This morning, Charlie Spiering of the Washington Examiner returned to the memorial to find a gaggle of “essential” government workers there to barricade it once again. He tweeted that the employees fled after cameras started filming them working, but then came back to attach “closed” signs. A couple of them appear to be talking to the media. The barricades are apparently there, but have not been tied together and are therefore easily removed.

More Lame Reasons to Supposedly Fear the Shutdown

Adam Goldberg in the Huffpo has 11 reasons why a shutdown would be "terrible" for me.   Many of these are absurd [sorry, left the link out originally]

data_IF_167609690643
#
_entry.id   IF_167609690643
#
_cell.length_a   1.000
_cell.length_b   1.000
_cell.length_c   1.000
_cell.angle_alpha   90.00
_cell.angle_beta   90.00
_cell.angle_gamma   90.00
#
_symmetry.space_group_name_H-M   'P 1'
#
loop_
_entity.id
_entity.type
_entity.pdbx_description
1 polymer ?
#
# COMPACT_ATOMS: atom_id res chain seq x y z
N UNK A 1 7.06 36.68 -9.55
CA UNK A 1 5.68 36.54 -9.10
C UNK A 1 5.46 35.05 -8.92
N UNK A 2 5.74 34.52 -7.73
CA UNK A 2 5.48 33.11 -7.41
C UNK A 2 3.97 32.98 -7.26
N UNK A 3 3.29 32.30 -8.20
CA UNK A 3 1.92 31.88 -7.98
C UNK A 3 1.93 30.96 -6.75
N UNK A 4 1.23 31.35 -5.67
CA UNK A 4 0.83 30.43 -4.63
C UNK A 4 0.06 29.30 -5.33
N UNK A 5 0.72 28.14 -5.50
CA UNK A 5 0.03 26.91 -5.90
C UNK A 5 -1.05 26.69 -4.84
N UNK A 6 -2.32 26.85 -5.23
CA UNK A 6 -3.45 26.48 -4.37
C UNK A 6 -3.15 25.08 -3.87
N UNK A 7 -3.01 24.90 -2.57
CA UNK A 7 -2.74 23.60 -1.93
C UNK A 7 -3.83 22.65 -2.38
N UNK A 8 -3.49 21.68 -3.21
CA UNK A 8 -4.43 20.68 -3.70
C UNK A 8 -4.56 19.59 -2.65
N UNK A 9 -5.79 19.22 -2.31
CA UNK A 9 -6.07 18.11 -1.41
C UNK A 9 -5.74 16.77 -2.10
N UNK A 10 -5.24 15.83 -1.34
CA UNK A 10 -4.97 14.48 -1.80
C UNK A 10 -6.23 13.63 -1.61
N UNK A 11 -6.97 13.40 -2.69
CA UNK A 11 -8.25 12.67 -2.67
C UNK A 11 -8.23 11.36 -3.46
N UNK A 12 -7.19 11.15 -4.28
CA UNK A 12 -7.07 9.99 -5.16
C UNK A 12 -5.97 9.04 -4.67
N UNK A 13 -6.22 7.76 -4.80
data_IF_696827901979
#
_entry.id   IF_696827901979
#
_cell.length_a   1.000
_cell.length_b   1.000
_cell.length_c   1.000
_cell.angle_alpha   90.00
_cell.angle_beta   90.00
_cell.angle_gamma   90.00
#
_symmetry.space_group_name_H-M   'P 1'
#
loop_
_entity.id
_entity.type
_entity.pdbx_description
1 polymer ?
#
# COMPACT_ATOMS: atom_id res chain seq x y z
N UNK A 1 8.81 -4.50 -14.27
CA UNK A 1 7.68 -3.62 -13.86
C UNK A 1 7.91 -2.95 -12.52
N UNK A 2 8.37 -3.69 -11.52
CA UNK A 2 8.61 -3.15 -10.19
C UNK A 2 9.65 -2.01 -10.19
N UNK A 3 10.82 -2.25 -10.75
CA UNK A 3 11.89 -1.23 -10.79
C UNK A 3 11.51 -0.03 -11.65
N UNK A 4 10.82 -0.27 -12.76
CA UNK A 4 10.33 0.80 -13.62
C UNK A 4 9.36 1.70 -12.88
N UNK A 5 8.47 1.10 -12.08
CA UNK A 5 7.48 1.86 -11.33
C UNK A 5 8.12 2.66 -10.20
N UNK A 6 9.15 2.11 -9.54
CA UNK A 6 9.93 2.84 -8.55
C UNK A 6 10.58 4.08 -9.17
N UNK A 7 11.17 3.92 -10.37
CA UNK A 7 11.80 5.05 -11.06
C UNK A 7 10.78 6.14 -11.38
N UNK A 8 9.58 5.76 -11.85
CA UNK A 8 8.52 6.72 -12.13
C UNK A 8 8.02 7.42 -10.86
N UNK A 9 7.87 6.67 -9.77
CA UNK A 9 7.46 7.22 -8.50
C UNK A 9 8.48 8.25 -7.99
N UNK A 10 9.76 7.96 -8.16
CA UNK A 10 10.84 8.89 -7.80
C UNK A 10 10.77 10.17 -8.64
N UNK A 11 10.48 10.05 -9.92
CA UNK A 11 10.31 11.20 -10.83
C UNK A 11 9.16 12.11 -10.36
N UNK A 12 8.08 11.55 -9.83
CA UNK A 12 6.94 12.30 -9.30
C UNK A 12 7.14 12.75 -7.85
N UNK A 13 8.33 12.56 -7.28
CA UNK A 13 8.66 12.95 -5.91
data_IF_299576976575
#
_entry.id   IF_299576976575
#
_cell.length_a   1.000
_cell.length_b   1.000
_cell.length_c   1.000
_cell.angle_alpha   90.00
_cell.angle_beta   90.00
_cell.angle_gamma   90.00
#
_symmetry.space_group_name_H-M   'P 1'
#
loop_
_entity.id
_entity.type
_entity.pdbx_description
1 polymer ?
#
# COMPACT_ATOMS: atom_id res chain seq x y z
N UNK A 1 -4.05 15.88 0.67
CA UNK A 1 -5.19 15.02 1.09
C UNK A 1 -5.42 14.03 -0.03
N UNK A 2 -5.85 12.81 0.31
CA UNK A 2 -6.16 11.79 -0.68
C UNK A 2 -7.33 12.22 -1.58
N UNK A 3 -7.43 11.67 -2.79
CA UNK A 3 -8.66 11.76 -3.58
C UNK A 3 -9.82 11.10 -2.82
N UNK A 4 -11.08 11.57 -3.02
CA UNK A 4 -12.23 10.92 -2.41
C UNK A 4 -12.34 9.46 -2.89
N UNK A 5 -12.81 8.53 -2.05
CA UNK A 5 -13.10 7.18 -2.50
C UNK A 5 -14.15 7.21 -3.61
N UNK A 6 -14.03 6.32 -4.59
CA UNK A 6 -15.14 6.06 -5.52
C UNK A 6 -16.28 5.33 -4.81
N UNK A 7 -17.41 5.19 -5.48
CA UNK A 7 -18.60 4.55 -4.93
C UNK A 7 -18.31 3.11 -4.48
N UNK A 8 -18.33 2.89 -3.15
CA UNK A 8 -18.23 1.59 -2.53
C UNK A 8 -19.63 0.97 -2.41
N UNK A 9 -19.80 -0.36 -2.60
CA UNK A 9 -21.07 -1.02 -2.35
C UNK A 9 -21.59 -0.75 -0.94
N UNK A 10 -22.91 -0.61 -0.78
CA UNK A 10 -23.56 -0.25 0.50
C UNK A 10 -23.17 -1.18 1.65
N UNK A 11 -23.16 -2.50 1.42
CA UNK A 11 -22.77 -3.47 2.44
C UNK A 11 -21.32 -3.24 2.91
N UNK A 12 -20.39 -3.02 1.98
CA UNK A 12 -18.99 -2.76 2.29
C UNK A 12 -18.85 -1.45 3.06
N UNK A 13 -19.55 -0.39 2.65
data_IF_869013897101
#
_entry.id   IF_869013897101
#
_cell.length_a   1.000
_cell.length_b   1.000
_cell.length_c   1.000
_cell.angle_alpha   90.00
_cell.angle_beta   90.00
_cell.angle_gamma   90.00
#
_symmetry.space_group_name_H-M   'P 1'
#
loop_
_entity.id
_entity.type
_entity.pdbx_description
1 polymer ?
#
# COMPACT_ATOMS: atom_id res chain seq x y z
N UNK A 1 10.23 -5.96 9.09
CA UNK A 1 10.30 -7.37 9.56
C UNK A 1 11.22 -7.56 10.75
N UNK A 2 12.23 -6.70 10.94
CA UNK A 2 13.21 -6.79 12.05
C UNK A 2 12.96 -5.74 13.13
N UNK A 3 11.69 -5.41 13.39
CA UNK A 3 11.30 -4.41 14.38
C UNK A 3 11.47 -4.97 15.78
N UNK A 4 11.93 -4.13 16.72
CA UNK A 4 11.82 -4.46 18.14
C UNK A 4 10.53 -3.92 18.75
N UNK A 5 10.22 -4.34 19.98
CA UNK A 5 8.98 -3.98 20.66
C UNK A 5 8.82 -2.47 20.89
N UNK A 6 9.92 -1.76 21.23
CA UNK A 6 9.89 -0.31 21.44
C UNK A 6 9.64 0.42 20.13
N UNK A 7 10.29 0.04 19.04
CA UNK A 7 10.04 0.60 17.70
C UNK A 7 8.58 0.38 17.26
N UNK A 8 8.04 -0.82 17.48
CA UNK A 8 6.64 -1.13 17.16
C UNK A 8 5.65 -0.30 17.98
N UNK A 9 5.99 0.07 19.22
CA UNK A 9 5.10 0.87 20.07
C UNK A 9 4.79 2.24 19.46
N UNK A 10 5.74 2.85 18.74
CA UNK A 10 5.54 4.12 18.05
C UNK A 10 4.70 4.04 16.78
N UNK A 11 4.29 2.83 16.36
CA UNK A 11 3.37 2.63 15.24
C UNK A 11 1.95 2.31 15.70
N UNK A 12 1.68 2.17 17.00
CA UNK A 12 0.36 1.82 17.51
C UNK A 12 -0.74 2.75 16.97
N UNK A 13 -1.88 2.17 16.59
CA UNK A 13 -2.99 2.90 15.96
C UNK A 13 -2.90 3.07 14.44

1. HUGE NUMBER OF FURLOUGHS: As many as 800,000 of the country's 2.1 million federal workers could be furloughed as the result of a shutdown

There it is again.  Apparently the most useful thing these 800,000 people do is draw and spend their paycheck.

9. NATIONAL PARKS, MUSEUMS (AND PANDAS!): The country's national parks would be forced to close without a government funding deal

Parks! I think I have made my point here already (here and here)

2. ENVIRONMENTAL PROTECTION ON HOLD: The head of the Environmental Protection Agency says that the regulator would "effectively shut down" without a deal to fund the government.

8. WORKPLACE SAFETY: Most Labor Department investigations into workplace safety and discrimination would cease if a deal is not reached to avert a shutdown.

6. FOOD SAFETY: Most routine FDA food safety inspections would be suspended in the case of a shutdown.